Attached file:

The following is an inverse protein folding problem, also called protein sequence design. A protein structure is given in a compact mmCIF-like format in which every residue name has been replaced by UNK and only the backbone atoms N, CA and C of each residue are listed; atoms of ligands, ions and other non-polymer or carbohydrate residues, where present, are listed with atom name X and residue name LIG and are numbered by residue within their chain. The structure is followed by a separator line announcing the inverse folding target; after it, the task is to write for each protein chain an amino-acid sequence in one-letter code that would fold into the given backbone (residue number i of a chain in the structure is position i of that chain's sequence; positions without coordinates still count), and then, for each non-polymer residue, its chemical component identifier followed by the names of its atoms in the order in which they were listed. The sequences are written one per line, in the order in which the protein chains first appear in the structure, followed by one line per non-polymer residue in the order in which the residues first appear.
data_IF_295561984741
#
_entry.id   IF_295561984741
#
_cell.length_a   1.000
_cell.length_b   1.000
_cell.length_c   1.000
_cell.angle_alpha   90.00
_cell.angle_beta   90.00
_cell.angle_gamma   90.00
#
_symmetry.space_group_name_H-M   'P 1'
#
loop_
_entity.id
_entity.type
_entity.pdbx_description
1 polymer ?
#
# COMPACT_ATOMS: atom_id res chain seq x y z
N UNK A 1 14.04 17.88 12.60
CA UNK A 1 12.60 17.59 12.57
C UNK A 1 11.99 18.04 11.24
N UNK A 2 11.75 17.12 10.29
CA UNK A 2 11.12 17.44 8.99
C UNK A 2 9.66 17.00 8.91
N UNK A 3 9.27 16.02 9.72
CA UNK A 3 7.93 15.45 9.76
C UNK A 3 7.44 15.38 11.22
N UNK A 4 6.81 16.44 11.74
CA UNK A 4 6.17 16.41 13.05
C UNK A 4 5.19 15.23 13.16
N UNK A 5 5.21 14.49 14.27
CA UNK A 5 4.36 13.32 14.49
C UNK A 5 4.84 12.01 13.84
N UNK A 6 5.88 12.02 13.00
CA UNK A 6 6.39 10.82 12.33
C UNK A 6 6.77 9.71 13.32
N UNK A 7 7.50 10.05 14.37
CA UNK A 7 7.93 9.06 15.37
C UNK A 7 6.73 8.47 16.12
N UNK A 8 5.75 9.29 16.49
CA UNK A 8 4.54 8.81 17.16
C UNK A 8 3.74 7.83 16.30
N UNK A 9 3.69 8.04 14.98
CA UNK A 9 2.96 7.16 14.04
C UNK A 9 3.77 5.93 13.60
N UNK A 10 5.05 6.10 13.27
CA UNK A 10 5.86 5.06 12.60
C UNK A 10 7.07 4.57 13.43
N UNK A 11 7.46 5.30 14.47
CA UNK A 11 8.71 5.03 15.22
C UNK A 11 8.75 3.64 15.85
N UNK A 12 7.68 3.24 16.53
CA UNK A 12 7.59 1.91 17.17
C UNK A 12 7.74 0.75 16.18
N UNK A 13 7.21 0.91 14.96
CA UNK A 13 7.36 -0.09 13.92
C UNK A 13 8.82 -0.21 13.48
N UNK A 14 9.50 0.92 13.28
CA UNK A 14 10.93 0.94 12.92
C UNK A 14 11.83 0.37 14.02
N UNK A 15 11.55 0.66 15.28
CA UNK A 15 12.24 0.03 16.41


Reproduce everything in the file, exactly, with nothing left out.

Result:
The following is an inverse protein folding problem, also called protein sequence design. A protein structure is given in a compact mmCIF-like format in which every residue name has been replaced by UNK and only the backbone atoms N, CA and C of each residue are listed; atoms of ligands, ions and other non-polymer or carbohydrate residues, where present, are listed with atom name X and residue name LIG and are numbered by residue within their chain. The structure is followed by a separator line announcing the inverse folding target; after it, the task is to write for each protein chain an amino-acid sequence in one-letter code that would fold into the given backbone (residue number i of a chain in the structure is position i of that chain's sequence; positions without coordinates still count), and then, for each non-polymer residue, its chemical component identifier followed by the names of its atoms in the order in which they were listed. The sequences are written one per line, in the order in which the protein chains first appear in the structure, followed by one line per non-polymer residue in the order in which the residues first appear.
data_IF_295561984741
#
_entry.id   IF_295561984741
#
_cell.length_a   1.000
_cell.length_b   1.000
_cell.length_c   1.000
_cell.angle_alpha   90.00
_cell.angle_beta   90.00
_cell.angle_gamma   90.00
#
_symmetry.space_group_name_H-M   'P 1'
#
loop_
_entity.id
_entity.type
_entity.pdbx_description
1 polymer ?
#
# COMPACT_ATOMS: atom_id res chain seq x y z
N UNK A 1 14.04 17.88 12.60
CA UNK A 1 12.60 17.59 12.57
C UNK A 1 11.99 18.04 11.24
N UNK A 2 11.75 17.12 10.29
CA UNK A 2 11.12 17.44 8.99
C UNK A 2 9.66 17.00 8.91
N UNK A 3 9.27 16.02 9.72
CA UNK A 3 7.93 15.45 9.76
C UNK A 3 7.44 15.38 11.22
N UNK A 4 6.81 16.44 11.74
CA UNK A 4 6.17 16.41 13.05
C UNK A 4 5.19 15.23 13.16
N UNK A 5 5.21 14.49 14.27
CA UNK A 5 4.36 13.32 14.49
C UNK A 5 4.84 12.01 13.84
N UNK A 6 5.88 12.02 13.00
CA UNK A 6 6.39 10.82 12.33
C UNK A 6 6.77 9.71 13.32
N UNK A 7 7.50 10.05 14.37
CA UNK A 7 7.93 9.06 15.37
C UNK A 7 6.73 8.47 16.12
N UNK A 8 5.75 9.29 16.49
CA UNK A 8 4.54 8.81 17.16
C UNK A 8 3.74 7.83 16.30
N UNK A 9 3.69 8.04 14.98
CA UNK A 9 2.96 7.16 14.04
C UNK A 9 3.77 5.93 13.60
N UNK A 10 5.05 6.10 13.27
CA UNK A 10 5.86 5.06 12.60
C UNK A 10 7.07 4.57 13.43
N UNK A 11 7.46 5.30 14.47
CA UNK A 11 8.71 5.03 15.22
C UNK A 11 8.75 3.64 15.85
N UNK A 12 7.68 3.24 16.53
CA UNK A 12 7.59 1.91 17.17
C UNK A 12 7.74 0.75 16.18
N UNK A 13 7.21 0.91 14.96
CA UNK A 13 7.36 -0.09 13.92
C UNK A 13 8.82 -0.21 13.48
N UNK A 14 9.50 0.92 13.28
CA UNK A 14 10.93 0.94 12.92
C UNK A 14 11.83 0.37 14.02
N UNK A 15 11.55 0.66 15.28
CA UNK A 15 12.24 0.03 16.41